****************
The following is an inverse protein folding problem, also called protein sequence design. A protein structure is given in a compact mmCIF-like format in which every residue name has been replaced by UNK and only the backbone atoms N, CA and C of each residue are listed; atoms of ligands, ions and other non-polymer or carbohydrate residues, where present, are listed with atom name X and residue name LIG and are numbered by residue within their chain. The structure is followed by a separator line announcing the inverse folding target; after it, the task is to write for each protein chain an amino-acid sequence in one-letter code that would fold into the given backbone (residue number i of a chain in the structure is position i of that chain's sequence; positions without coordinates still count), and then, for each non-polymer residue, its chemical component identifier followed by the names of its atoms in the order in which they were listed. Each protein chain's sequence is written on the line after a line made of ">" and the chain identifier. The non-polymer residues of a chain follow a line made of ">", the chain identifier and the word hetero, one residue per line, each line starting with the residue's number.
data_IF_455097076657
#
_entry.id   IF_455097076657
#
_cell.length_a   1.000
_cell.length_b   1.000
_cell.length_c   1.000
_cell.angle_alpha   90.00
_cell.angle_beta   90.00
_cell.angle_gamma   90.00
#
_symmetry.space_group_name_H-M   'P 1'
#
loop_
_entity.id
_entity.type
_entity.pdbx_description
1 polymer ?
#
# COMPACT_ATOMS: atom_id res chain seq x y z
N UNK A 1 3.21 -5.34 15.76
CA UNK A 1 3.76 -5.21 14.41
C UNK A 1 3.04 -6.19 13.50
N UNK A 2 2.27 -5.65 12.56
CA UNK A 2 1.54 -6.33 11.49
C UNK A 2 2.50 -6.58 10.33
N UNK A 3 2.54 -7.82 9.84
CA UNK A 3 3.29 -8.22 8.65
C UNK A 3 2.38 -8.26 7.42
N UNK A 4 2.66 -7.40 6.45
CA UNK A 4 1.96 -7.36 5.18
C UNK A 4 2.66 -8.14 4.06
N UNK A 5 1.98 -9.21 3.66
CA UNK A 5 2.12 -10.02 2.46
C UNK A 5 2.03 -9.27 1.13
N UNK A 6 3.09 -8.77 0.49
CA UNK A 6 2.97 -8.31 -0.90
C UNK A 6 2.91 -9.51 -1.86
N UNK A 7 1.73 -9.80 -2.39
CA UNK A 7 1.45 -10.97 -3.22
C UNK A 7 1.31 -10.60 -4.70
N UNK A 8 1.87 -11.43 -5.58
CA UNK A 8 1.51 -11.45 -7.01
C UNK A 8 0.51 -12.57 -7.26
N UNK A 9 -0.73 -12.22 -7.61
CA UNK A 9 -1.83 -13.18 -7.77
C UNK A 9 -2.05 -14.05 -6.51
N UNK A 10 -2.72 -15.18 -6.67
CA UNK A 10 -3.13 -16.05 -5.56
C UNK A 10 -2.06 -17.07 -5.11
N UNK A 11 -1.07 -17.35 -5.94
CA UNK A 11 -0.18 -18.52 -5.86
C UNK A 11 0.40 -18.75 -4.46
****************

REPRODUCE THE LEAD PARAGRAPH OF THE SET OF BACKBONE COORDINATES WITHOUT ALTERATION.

The following is an inverse protein folding problem, also called protein sequence design. A protein structure is given in a compact mmCIF-like format in which every residue name has been replaced by UNK and only the backbone atoms N, CA and C of each residue are listed; atoms of ligands, ions and other non-polymer or carbohydrate residues, where present, are listed with atom name X and residue name LIG and are numbered by residue within their chain. The structure is followed by a separator line announcing the inverse folding target; after it, the task is to write for each protein chain an amino-acid sequence in one-letter code that would fold into the given backbone (residue number i of a chain in the structure is position i of that chain's sequence; positions without coordinates still count), and then, for each non-polymer residue, its chemical component identifier followed by the names of its atoms in the order in which they were listed. Each protein chain's sequence is written on the line after a line made of ">" and the chain identifier. The non-polymer residues of a chain follow a line made of ">", the chain identifier and the word hetero, one residue per line, each line starting with the residue's number.